Figure 2. Number of genes encoding proteins that are secreted in brain, categorized according to tissue specificity. Categories include: tissue enriched, defined as mRNA level in one tissue at least five-fold higher than all other tissues; group enriched, defined as five-fold higher average mRNA level in a group of two to five tissues all other tissues; tissue enhanced, defines as five-fold higher average mRNA level in one or more tissues compared to the mean mRNA level of all tissues; expressed in all, defined as ? 1 NX in all tissues; and not detected, defined as < 1 NX in all tissues.

Figure 3. Number of genes encoding proteins that are intracellular or membrane-bound, categorized according to tissue distribution. Categories include: detected in all, defined as n=100%; detected in many (defined as 31%=< n < 100%) detected in some, defined as 1< n < 31%; detected in single defined as single n=1; and not detected, n=0.

Origin of proteins locally secreted in the brain

A classification of gene expression showed that several proteins annotated as secreted in the brain are mainly produced in the brain and show a tissue-enriched expression pattern on mRNA level (Figure 4).

Figure 4. Number of tissue enriched genes encoding proteins that are locally secreted in the brain, according to tissue with the highest mRNA level. Each bar is clickable and gives a search result of proteins that belong to the selected category.

Secreted brain ECM proteins and cell adhesion proteins

During brain development, high levels of chondroitin sulfate proteoglycans are expressed, such as the neurocan (NCAN), versican (VCAN), and brevican proteins (BCAN), and they are also abundantly expressed in the adult brain. Both neurocan and brevican are important for neuronal cell differentiation, adhesion and neurite growth during development by binding to neural cell adhesion molecules. These proteins also stabilize the interactions between hyaluronan molecules and brain proteoglycans. Interestingly, studies have shown that brevican is highly expressed in gliomas and could promote brain tumor cell growth and motility. The HAPLN4 gene, encoding a hyaluronan and proteoglycan linker protein, is produced by neurons and binds to hyaluronic acids and chondroitin sulfate proteoglycans.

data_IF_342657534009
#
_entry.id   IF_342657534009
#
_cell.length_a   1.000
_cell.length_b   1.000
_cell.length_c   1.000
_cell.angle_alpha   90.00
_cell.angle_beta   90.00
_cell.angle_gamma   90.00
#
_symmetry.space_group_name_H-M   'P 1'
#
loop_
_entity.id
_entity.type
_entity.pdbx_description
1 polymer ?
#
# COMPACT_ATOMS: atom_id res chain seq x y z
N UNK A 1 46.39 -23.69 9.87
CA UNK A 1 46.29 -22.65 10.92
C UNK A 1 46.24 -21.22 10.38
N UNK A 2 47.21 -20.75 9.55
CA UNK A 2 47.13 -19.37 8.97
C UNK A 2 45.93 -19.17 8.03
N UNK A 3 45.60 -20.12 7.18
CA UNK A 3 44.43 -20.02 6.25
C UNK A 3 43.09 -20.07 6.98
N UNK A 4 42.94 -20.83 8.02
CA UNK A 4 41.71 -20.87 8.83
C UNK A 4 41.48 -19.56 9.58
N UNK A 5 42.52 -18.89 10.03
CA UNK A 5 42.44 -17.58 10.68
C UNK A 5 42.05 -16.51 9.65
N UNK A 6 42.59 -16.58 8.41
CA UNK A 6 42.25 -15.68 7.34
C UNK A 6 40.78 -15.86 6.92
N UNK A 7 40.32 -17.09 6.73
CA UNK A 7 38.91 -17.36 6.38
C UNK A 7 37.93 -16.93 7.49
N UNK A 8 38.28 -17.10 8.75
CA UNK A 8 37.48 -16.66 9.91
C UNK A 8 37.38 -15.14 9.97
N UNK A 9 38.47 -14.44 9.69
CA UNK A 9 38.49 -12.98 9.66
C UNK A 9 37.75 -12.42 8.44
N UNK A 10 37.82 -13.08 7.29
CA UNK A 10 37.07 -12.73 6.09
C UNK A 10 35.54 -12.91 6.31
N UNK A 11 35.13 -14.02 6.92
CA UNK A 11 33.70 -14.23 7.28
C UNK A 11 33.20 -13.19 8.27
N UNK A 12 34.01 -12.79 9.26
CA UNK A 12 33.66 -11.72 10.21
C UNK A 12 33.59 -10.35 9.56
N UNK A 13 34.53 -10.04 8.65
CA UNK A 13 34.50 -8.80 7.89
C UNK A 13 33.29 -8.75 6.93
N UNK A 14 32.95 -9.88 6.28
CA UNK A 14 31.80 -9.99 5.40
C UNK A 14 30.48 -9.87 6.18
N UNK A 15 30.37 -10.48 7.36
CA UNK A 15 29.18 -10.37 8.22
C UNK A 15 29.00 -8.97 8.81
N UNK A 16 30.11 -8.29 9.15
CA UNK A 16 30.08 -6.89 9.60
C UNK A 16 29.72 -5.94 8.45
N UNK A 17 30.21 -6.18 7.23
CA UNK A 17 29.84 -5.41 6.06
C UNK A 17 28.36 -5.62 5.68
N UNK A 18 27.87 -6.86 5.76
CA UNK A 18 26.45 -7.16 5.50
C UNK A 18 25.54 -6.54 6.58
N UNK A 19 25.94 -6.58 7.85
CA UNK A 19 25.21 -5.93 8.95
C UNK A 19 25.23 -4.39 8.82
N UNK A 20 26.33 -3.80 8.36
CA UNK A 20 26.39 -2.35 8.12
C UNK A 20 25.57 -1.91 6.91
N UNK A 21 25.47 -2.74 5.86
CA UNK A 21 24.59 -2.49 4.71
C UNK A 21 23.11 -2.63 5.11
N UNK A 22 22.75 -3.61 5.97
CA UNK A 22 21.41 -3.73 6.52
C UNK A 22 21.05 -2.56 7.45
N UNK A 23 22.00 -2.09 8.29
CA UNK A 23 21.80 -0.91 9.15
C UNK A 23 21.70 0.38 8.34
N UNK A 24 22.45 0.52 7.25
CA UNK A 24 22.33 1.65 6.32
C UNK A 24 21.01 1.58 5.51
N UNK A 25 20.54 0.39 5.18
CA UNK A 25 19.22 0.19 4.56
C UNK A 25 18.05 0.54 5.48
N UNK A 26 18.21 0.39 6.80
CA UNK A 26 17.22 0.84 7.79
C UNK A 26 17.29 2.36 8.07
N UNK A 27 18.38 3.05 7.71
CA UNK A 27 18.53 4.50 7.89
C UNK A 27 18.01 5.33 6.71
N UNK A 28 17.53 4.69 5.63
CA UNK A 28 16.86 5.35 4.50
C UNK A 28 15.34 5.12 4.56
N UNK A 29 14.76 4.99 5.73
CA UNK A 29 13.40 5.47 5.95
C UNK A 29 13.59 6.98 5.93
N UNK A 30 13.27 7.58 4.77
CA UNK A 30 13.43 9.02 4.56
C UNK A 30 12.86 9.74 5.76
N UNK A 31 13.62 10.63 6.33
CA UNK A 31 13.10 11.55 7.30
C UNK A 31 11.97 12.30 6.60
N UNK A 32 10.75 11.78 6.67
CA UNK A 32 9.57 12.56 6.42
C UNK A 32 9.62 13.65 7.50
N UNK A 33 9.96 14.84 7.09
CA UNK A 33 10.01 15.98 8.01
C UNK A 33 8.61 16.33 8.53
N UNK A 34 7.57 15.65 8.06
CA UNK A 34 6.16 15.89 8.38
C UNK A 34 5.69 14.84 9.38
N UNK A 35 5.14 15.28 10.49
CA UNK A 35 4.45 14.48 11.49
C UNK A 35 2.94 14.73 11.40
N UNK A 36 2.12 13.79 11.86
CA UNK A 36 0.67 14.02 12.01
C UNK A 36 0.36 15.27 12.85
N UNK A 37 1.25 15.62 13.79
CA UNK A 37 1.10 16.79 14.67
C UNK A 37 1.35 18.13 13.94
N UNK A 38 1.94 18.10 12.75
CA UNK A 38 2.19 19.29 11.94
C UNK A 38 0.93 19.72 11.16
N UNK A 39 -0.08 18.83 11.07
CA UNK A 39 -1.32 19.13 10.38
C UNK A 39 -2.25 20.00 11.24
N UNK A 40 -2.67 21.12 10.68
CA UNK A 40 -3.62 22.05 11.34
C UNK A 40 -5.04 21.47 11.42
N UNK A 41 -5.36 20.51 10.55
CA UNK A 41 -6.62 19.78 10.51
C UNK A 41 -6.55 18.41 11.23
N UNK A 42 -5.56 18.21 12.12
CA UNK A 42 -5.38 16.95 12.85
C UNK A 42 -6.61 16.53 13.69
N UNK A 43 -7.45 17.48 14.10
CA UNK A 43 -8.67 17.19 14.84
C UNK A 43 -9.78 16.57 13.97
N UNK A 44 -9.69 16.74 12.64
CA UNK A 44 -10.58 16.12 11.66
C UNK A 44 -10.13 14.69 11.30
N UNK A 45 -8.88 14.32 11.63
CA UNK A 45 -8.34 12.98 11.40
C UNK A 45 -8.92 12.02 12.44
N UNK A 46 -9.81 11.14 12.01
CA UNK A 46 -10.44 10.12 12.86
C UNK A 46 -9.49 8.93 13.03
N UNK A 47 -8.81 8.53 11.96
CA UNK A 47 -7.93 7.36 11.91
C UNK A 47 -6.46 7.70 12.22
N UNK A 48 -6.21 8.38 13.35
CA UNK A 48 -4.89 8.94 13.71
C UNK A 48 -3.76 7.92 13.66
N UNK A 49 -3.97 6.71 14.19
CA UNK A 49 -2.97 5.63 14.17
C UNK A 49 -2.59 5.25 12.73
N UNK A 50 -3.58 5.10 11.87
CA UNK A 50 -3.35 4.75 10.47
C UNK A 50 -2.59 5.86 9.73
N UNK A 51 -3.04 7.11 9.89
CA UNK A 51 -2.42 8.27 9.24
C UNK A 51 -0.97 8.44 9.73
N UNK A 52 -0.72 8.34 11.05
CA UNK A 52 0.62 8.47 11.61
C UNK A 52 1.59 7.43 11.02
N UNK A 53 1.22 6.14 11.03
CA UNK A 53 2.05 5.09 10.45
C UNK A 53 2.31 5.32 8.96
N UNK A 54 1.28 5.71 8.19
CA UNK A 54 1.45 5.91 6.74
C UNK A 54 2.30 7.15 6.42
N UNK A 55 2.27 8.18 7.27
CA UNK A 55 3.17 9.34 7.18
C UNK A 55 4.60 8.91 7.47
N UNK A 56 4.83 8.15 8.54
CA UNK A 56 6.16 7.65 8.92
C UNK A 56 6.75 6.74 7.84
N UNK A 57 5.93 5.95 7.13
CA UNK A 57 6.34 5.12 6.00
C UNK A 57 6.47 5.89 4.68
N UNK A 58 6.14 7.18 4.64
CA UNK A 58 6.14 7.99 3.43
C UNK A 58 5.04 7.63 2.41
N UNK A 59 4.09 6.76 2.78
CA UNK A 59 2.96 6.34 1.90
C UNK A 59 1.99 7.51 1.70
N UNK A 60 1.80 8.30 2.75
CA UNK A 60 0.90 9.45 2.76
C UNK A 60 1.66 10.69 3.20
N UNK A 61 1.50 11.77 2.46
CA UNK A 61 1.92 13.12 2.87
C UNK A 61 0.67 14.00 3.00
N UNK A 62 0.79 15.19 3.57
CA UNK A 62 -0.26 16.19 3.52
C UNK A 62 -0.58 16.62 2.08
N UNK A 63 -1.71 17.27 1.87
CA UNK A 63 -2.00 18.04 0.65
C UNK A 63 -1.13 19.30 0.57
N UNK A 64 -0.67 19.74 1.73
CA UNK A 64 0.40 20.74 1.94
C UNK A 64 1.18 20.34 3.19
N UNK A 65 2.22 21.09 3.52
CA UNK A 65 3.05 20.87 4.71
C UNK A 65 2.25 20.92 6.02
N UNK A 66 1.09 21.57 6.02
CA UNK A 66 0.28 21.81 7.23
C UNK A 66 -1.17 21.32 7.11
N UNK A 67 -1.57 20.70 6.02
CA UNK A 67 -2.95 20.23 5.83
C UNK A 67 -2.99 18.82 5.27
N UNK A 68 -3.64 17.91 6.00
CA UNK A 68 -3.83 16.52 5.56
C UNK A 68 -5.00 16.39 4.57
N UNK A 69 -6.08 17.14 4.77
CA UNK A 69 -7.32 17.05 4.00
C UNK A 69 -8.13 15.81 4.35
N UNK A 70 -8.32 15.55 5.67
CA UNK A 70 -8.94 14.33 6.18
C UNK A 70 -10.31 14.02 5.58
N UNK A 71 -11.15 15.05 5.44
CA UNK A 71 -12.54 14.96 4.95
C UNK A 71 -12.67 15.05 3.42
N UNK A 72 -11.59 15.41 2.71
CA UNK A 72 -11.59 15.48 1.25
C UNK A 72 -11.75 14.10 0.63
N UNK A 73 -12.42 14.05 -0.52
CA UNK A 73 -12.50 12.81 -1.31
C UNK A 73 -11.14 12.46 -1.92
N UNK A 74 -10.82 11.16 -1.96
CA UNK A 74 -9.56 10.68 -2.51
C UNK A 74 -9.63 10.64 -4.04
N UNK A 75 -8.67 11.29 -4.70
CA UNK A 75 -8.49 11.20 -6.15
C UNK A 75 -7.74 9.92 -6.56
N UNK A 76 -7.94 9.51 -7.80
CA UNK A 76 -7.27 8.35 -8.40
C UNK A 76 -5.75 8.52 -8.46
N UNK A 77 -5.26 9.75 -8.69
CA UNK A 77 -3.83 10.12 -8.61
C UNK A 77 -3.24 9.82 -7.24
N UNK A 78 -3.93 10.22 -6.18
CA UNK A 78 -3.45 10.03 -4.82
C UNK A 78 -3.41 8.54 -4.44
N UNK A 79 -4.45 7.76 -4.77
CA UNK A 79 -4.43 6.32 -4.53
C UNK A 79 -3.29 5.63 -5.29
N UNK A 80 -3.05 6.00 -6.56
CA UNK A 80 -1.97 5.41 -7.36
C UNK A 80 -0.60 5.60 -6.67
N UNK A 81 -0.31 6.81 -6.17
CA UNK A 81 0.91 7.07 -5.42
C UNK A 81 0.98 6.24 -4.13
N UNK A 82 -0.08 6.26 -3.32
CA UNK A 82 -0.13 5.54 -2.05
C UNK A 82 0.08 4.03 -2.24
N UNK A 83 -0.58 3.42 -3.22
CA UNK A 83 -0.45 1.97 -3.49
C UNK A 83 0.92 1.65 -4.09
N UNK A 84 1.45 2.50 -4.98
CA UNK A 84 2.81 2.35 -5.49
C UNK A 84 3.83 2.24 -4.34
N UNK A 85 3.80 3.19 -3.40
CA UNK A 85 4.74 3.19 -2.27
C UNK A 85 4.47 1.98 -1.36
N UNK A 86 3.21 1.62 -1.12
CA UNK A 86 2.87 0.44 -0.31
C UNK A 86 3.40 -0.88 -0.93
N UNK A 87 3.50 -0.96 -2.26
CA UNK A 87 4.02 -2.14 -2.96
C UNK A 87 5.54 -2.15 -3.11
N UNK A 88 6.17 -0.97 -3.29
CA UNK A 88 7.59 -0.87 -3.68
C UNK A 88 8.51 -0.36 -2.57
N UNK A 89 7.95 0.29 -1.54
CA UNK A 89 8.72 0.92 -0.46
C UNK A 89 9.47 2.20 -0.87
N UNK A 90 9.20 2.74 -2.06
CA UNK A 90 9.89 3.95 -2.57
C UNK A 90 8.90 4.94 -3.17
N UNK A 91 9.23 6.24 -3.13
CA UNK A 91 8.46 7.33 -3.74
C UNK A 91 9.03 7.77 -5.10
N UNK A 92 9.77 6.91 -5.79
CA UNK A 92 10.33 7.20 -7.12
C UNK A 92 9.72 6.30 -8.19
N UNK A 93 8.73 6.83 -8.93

The TNR gene encodes the tenascin R protein. Tenascins are multimeric vertebrate ECM glycoproteins that bind to other ECM glycoproteins such as fibronectin, heparin, heparan sulfate and chondroitin sulfate proteins. The expression of tenascin R protein is restricted to the central nervous system and this particular protein promotes neurite outgrowth and neural cell adhesion. Contactin 2, encoded by the CNTN2 gene, is another cell adhesion molecule, and similarly to tenascin R and SLITRK1, contactin 2 is implicated in cell migration, and axon development and proliferation.



Secreted proteins in brain implicated in neuronal signaling

The protein encoded by the PDYN gene is a preproprotein that is proteolytically cleaved to generate secreted opioid peptides called leumorphin, beta-neoendorphin, dynorphin, leu-enkephalin and rimorphin. The peptide ligands bind kappa-type opioid receptor, and thus have opioid-like effects. They seem to be involved in a number of physiologic functions, including pain perception and stress response.


Relevant links and publications

Histology dictionary - brain